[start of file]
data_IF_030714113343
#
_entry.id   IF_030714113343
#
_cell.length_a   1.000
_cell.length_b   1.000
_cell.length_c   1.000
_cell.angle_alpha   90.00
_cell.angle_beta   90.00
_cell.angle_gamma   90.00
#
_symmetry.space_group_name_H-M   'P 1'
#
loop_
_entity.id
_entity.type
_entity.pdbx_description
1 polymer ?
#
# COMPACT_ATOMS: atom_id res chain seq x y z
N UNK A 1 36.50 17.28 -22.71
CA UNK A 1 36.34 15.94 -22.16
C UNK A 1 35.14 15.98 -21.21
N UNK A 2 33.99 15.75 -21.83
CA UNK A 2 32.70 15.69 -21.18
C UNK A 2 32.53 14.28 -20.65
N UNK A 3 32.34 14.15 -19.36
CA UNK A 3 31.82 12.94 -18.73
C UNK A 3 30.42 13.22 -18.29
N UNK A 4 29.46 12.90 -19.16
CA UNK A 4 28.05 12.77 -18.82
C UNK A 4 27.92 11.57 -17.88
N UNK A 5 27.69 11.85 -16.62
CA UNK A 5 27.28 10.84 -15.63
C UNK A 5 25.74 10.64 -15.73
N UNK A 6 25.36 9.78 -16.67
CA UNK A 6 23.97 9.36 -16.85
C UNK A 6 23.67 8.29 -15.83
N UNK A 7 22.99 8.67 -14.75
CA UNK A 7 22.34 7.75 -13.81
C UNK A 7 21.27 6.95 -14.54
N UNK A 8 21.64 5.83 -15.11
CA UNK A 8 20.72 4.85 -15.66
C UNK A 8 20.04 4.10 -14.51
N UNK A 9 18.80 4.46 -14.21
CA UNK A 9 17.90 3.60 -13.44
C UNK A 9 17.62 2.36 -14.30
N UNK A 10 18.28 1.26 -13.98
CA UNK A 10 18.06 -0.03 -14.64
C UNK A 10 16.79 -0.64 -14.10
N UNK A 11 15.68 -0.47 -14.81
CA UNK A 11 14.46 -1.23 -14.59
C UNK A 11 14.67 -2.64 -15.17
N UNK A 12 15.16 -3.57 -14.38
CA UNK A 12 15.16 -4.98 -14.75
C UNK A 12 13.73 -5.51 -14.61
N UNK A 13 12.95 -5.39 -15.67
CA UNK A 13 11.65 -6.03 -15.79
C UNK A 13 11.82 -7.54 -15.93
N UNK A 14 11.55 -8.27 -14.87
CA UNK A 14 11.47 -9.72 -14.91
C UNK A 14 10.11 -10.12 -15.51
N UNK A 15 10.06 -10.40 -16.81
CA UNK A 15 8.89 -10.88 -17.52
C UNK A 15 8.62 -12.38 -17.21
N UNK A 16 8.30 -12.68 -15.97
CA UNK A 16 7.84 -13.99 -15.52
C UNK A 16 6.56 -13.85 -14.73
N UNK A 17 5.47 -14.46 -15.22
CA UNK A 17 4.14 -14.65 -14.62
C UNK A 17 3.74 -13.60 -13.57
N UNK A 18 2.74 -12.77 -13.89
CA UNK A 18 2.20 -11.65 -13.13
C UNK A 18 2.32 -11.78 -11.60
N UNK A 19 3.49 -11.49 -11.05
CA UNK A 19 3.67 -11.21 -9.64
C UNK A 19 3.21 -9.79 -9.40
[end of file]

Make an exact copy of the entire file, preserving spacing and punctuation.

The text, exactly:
data_IF_030714113343
#
_entry.id   IF_030714113343
#
_cell.length_a   1.000
_cell.length_b   1.000
_cell.length_c   1.000
_cell.angle_alpha   90.00
_cell.angle_beta   90.00
_cell.angle_gamma   90.00
#
_symmetry.space_group_name_H-M   'P 1'
#
loop_
_entity.id
_entity.type
_entity.pdbx_description
1 polymer ?
#
# COMPACT_ATOMS: atom_id res chain seq x y z
N UNK A 1 36.50 17.28 -22.71
CA UNK A 1 36.34 15.94 -22.16
C UNK A 1 35.14 15.98 -21.21
N UNK A 2 33.99 15.75 -21.83
CA UNK A 2 32.70 15.69 -21.18
C UNK A 2 32.53 14.28 -20.65
N UNK A 3 32.34 14.15 -19.36
CA UNK A 3 31.82 12.94 -18.73
C UNK A 3 30.42 13.22 -18.29
N UNK A 4 29.46 12.90 -19.16
CA UNK A 4 28.05 12.77 -18.82
C UNK A 4 27.92 11.57 -17.88
N UNK A 5 27.69 11.85 -16.62
CA UNK A 5 27.28 10.84 -15.63
C UNK A 5 25.74 10.64 -15.73
N UNK A 6 25.36 9.78 -16.67
CA UNK A 6 23.97 9.36 -16.85
C UNK A 6 23.67 8.29 -15.83
N UNK A 7 22.99 8.67 -14.75
CA UNK A 7 22.34 7.75 -13.81
C UNK A 7 21.27 6.95 -14.54
N UNK A 8 21.64 5.83 -15.11
CA UNK A 8 20.72 4.85 -15.66
C UNK A 8 20.04 4.10 -14.51
N UNK A 9 18.80 4.46 -14.21
CA UNK A 9 17.90 3.60 -13.44
C UNK A 9 17.62 2.36 -14.30
N UNK A 10 18.28 1.26 -13.98
CA UNK A 10 18.06 -0.03 -14.64
C UNK A 10 16.79 -0.64 -14.10
N UNK A 11 15.68 -0.47 -14.81
CA UNK A 11 14.46 -1.23 -14.59
C UNK A 11 14.67 -2.64 -15.17
N UNK A 12 15.16 -3.57 -14.38
CA UNK A 12 15.16 -4.98 -14.75
C UNK A 12 13.73 -5.51 -14.61
N UNK A 13 12.95 -5.39 -15.67
CA UNK A 13 11.65 -6.03 -15.79
C UNK A 13 11.82 -7.54 -15.93
N UNK A 14 11.55 -8.27 -14.87
CA UNK A 14 11.47 -9.72 -14.91
C UNK A 14 10.11 -10.12 -15.51
N UNK A 15 10.06 -10.40 -16.81
CA UNK A 15 8.89 -10.88 -17.52
C UNK A 15 8.62 -12.38 -17.21
N UNK A 16 8.30 -12.68 -15.97
CA UNK A 16 7.84 -13.99 -15.52
C UNK A 16 6.56 -13.85 -14.73
N UNK A 17 5.47 -14.46 -15.22
CA UNK A 17 4.14 -14.65 -14.62
C UNK A 17 3.74 -13.60 -13.57
N UNK A 18 2.74 -12.77 -13.89
CA UNK A 18 2.20 -11.65 -13.13
C UNK A 18 2.32 -11.78 -11.60
N UNK A 19 3.49 -11.49 -11.05
CA UNK A 19 3.67 -11.21 -9.64
C UNK A 19 3.21 -9.79 -9.40